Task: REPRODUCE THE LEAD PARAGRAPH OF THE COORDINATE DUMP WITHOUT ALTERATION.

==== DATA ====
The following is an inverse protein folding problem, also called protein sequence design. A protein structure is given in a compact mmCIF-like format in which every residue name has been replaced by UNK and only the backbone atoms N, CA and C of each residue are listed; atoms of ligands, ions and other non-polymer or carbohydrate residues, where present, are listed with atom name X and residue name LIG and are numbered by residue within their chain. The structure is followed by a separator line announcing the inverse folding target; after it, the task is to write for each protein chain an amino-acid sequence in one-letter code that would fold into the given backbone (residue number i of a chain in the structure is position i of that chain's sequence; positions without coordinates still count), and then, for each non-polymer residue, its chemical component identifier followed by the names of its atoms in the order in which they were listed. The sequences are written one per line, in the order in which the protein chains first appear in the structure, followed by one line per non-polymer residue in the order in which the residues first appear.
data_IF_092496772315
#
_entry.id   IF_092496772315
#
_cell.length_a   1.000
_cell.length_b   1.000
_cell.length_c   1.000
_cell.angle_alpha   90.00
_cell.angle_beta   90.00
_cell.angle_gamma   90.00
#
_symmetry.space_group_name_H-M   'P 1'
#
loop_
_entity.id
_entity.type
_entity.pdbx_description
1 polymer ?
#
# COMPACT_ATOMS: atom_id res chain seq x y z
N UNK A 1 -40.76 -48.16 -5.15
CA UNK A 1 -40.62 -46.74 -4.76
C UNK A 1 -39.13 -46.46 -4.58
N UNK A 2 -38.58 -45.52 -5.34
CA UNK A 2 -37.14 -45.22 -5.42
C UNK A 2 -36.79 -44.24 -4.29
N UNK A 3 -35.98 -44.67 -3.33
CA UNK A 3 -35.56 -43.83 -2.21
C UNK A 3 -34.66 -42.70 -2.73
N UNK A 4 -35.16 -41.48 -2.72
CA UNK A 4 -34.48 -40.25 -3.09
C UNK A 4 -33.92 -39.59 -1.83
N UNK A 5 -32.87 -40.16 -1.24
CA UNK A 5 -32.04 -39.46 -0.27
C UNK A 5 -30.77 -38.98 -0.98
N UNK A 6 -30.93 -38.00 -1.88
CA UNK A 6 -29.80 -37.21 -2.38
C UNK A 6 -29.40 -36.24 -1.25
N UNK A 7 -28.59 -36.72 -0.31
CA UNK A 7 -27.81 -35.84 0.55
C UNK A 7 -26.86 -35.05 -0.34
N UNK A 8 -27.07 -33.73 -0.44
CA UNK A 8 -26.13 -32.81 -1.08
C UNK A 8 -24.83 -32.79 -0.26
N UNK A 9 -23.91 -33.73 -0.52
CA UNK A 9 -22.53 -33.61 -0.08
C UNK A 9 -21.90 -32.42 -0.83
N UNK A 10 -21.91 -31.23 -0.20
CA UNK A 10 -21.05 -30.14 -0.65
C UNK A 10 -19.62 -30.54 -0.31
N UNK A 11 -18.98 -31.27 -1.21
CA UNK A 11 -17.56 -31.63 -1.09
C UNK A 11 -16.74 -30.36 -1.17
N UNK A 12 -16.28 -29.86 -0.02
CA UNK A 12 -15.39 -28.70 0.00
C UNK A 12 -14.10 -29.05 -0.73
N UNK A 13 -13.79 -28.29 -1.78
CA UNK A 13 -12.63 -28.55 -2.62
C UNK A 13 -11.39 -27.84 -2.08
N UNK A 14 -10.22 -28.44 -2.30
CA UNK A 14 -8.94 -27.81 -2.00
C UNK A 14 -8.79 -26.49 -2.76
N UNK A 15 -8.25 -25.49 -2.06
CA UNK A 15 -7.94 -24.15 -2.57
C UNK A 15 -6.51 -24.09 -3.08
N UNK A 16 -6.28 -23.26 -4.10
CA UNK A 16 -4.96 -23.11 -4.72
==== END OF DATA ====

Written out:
The following is an inverse protein folding problem, also called protein sequence design. A protein structure is given in a compact mmCIF-like format in which every residue name has been replaced by UNK and only the backbone atoms N, CA and C of each residue are listed; atoms of ligands, ions and other non-polymer or carbohydrate residues, where present, are listed with atom name X and residue name LIG and are numbered by residue within their chain. The structure is followed by a separator line announcing the inverse folding target; after it, the task is to write for each protein chain an amino-acid sequence in one-letter code that would fold into the given backbone (residue number i of a chain in the structure is position i of that chain's sequence; positions without coordinates still count), and then, for each non-polymer residue, its chemical component identifier followed by the names of its atoms in the order in which they were listed. The sequences are written one per line, in the order in which the protein chains first appear in the structure, followed by one line per non-polymer residue in the order in which the residues first appear.